Congress Complains Navy Trying To Force Gender-Neutral Uniform Changes

Sue Krawczyk/Navy.

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Jonah Bennett Contributor
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Congress is putting the brakes on Navy Secretary Ray Mabus’s attempted switch to gender neutral uniforms in the service, alleging Mabus is trying to circumvent Congress and unilaterally implement the changes.

Congress is working to delay the requirement to purchase new uniforms from October, 2016, to October, 2020, and request the Navy produce a report justifying the changes. Without a delay, female Navy officers will have to pay for these uniforms without compensation, Navy Times reports.

Many female sailors have tried on the proposed uniforms and don’t like them at all, since they’re essentially like male uniforms slightly adjusted to fit the female form.

Women must wear a unisex dress blue and the Dixie cup, formerly reserved for men, rather than the bucket head cover.

Female sailors have already started wearing the Dixie cup.

Dixie Cup

Seaman Recruit Megan Marte’s white enlisted hat, or “Dixie cup,” during uniform issue at Recruit Training Command. Sue Krawczyk/Navy

The below picture of Lt. Heidi Boettger shows the old officer dress on the left and the new officer dress on the right.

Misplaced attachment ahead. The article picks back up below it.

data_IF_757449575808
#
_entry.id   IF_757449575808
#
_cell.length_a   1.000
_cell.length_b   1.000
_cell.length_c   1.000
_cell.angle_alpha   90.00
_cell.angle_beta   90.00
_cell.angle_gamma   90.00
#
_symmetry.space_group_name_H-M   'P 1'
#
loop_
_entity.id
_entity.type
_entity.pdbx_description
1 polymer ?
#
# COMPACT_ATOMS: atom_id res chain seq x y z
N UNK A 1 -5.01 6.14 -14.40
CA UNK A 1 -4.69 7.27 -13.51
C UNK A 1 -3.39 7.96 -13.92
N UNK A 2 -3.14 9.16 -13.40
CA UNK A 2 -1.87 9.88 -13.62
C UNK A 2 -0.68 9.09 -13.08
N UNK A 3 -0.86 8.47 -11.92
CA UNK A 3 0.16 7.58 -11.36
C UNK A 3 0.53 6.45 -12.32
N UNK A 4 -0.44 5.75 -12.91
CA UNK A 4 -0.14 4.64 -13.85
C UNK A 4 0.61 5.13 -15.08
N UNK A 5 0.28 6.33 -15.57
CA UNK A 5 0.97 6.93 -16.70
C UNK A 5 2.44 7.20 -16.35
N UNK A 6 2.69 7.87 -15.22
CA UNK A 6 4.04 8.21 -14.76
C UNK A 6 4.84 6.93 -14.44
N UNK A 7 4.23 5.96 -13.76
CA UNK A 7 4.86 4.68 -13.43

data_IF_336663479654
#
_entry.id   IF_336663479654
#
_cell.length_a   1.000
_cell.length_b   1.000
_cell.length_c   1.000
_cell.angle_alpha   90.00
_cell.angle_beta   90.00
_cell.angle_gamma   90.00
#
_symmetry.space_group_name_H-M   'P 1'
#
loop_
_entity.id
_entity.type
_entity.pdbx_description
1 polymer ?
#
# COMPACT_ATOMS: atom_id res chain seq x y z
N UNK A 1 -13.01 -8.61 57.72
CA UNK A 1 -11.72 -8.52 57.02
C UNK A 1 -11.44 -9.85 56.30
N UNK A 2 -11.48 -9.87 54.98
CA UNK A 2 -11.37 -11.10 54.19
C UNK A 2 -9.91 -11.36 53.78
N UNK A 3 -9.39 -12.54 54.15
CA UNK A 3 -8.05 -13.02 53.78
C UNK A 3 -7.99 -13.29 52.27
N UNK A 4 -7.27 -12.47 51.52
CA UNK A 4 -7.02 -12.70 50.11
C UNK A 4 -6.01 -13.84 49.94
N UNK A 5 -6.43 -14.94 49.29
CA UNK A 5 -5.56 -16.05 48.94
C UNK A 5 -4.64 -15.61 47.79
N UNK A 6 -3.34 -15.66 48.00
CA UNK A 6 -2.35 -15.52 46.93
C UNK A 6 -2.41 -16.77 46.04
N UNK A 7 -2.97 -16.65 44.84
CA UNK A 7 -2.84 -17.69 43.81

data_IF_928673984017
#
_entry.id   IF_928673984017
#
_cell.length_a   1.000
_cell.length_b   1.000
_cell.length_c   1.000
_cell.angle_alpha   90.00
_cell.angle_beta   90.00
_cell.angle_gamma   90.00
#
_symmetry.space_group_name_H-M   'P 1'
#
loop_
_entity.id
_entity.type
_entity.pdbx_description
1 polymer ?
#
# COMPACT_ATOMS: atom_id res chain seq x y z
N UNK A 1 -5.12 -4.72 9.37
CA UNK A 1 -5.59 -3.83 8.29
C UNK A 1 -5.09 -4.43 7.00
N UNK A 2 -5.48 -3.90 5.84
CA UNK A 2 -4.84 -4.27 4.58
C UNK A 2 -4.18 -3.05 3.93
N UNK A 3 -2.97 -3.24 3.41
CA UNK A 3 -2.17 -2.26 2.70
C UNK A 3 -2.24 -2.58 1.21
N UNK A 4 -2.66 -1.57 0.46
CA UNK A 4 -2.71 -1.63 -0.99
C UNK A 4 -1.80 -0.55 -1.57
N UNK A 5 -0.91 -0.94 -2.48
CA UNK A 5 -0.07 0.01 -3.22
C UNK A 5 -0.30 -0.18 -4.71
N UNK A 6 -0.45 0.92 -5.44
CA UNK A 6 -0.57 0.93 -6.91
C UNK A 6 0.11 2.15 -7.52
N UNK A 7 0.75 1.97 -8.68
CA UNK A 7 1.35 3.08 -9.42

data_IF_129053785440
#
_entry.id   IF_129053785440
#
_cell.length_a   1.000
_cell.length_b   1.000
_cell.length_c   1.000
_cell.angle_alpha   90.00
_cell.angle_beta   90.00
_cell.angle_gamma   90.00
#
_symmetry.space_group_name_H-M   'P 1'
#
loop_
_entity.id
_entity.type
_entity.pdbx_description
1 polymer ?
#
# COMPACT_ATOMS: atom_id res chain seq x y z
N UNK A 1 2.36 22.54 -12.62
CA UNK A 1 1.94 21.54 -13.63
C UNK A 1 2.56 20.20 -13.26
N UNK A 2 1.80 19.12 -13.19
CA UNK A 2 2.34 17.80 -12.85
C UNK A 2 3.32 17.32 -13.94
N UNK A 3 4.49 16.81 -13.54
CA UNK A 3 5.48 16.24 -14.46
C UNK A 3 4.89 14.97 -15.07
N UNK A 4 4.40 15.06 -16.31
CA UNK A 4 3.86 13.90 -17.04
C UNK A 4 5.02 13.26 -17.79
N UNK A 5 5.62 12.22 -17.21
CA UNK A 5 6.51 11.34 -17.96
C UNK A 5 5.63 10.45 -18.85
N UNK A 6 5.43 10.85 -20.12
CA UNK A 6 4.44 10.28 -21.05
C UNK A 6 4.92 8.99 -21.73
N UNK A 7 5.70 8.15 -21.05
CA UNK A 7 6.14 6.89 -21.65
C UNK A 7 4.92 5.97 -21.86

Lt. Heidi Boettger

Current dress, left, prototype for the female combination cover, redesigned to more closely resemble the male version, right.

The picture of Chief Petty Officer Brianne Dentson shows female dress cover on the left and the proposed female dress cover on the right.

Chief Petty Officer Brianne Dentson

Current dress, left, prototype for the female combination cover, redesigned to more closely resemble the male version, right.

“Uniformity is about ending the way we segregate women by requiring them to wear different clothes,” Mabus said in May, 2015. “In the Navy and in the Marine Corps, we are trending towards uniforms that don’t divide us as male or female, but rather unite us as sailors or Marines.”

The House Committee on Armed Services listed its attempted delay in its markup of the 2017 National Defense Authorization Act, which is still in draft form. Whether the annual defense budget bill passes with this provision is a completely separate question.

“The committee is concerned that recent changes to Navy female service dress uniforms, uniform covers, and other non-operational uniform components were not consistent with the Navy’s standard processes for evaluating uniform items, including user test groups that represented a broad spectrum of service member locales and operational specialties, out-of-pocket expenses to service members, including members of both the Active Forces and Reserves, and the inability for the Navy to identify an operational necessity driving this uniform change during a time of fiscal constraint,” the markup states, according to Navy Times.

Mabus came up with the new uniforms as part of a broader effort to integrate women into all combat roles. The idea behind doing away with old female uniforms is to facilitate integration and cohesion as the service goes through a tumultuous period.

The changes as currently proposed are set to take effect in October 2016.

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